The rays from the sun make us feel good but they are highly destructive. Sun exposure causes most of the skin changes that we think of as a normal part of aging. Over time, the sun’s ultraviolet (UV) light damages the fibers in the skin called Elastin. When these fibers break down, the skin begins to sag, stretch, and lose its ability to go back into place after stretching. By damaging the skin’s cellular DNA, excessive UV radiation produces genetic mutations that can lead to skin cancer.
UV radiation is part of the electromagnetic (light) spectrum that reaches the earth from the sun. It has wavelengths shorter than visible light, making it invisible to the naked eye. These wavelengths are classified as UVA, UVB, or UVC. Most UVC is absorbed by the ozone layer and does not reach the earth (thankfully), but we have to deal with UVA and UVB rays.
Also known as Ageing Rays, emit long wave ultraviolet radiation and represent about 95% of the radiation that reaches the earth. They are present with relatively equal intensity during all daylight hours, all year long, in any climate and weather condition, and can penetrate through clouds and windows. That is why, even though they are weaker than UVB rays they actually cause more damage.
UVA, which penetrates the skin more deeply than UVB, has long been known to play a major part in skin aging and wrinkling (photoaging). Studies show that UVA damages skin cells called keratinocytes in the basal layer of the epidermis, where most skin cancers occur. UVA contributes to and may even initiate the development of skin cancers. They also decrease elastin, the substance that gives skin its structure and elasticity.
Also known as Burning Rays, cause painful skin reddening and sunburn. It tends to damage the superficial epidermal layer (thin top layer of the skin). UVB rays emit medium wave ultraviolet radiation and only about 5% of it reaches our planet. This is because part of them are absorbed by the clouds and the other part by the ozone layer. They are stronger between 10a.m and 4 p.m.
Although less numerous than UVA rays, they are more powerful and can still cause a lot of damage. Unlike UVA rays, this damage is instantly visible as it is the UVB rays that cause sunburn. In addition, they also cause abnormal cell mutations and growth pattern and can cause skin cancer.
NATURAL SPF IN DARK SKIN
Many people think “dark skin has an inbuilt SPF so sunscreen is not necessary” – It would be great if that were true, but sadly, it’s just a myth. Darker skin does have a higher natural SPF than fair skin due to increased amounts of protective melanin in it, but that doesn’t mean it isn’t prone to wrinkles, hyperpigmentation and skin cancer.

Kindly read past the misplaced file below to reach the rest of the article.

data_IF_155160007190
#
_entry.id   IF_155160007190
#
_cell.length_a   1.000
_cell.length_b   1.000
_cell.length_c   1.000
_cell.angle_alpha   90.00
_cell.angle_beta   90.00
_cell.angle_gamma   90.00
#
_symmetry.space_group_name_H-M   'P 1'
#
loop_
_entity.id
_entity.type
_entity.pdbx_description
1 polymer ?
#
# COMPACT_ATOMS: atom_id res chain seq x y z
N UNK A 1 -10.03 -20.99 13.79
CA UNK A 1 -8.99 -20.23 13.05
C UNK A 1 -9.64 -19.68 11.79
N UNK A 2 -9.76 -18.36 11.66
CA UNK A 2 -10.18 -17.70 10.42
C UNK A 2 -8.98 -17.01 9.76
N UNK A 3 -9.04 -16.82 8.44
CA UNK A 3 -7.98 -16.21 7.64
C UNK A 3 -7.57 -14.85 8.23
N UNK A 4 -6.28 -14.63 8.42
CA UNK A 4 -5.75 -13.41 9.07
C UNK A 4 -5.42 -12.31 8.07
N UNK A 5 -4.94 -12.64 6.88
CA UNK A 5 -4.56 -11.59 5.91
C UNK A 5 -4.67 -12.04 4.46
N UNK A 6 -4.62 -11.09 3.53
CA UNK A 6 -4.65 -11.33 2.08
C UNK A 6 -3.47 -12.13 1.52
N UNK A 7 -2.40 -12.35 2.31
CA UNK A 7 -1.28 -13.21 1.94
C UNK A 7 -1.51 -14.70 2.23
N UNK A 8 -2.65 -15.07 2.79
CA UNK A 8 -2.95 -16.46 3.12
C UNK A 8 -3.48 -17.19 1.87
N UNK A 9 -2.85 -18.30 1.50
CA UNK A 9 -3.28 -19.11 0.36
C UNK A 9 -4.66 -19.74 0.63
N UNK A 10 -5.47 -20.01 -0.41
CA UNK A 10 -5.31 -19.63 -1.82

Dark skin really has an “inbuilt” SPF of between 8 and 16 (depending on how dark it is), which protects it from some of the damage caused by UV rays. The problem is that SPF 15 only filters about 92% of UVB rays. That’s a high percentage and it may seem enough to provide adequate protection, but the rays that get through the skin will, overtime, cause dark spots, premature aging, and even cancer. Dark skin is not as sun-resistant as we think it is, it can get sunburned too, but it is harder to detect because dark skin rarely turns red.
Sunscreen is a MUST when it comes to skincare. The sun’s harsh rays cause premature aging leading to wrinkles, loss of firmness and discoloration. Sunscreens protect the skin from the sun’s damaging UV radiation. There is no excuse to not use sunscreen. There are newer types with different formulations – no white cast, gel/water based, matte finish e.t.c; you just have to find what works for you.
The “Sun Protection Factor” (SPF) of a sunscreen is a clinical test measure of the effectiveness of a sunscreen product against sunburn (UVB Rays). The higher the SPF, the more sunburn protection a sunscreen offers. SPF blocks 93% of UVB Rays, SPF30 blocks 97%, SPF50 blocks 98%, SPF 100 blocks 99%. There is no sunscreen that blocks 100% of UVB rays unfortunately, you can settle for SPF50.
It is essential for your sunscreen to offer broad-spectrum protection (UVA & UVB rays). You are likely to have seen some products with “PA+++”. PA+ means your sunscreen offers some protection against UVA rays, PA++ provides moderate protection, PA++++ offers the best protection of the three.
Sunscreens effectiveness depends on: the SPF value, broad spectrum protection, level of water resistance and whether the product is used as directed. Remember to apply sunscreen at least 20minutes before heading outside and reapply every 2 to 4 hours.
There are two types of sunscreen ingredients: Chemical Blockers and Physical Blockers.
Chemical sunscreens work forming a thin, protective film on the surface of the skin and absorb the UV radiation before it penetrates the skin (E.g., Octinoxate and Oxybenzone).
Physical sunscreens are insoluble particles that form a physical shield that deflects UV rays away from the skin (E.g., Titanium Dioxide and Zinc Oxide). The physical sunscreens usually make the formulation white which gives many dark skinned people a grey/ashy look. Most sunscreens contain a mixture of chemical and physical sunscreens.
Photo Credit: Dreamstine, Dermatology, Rack & Style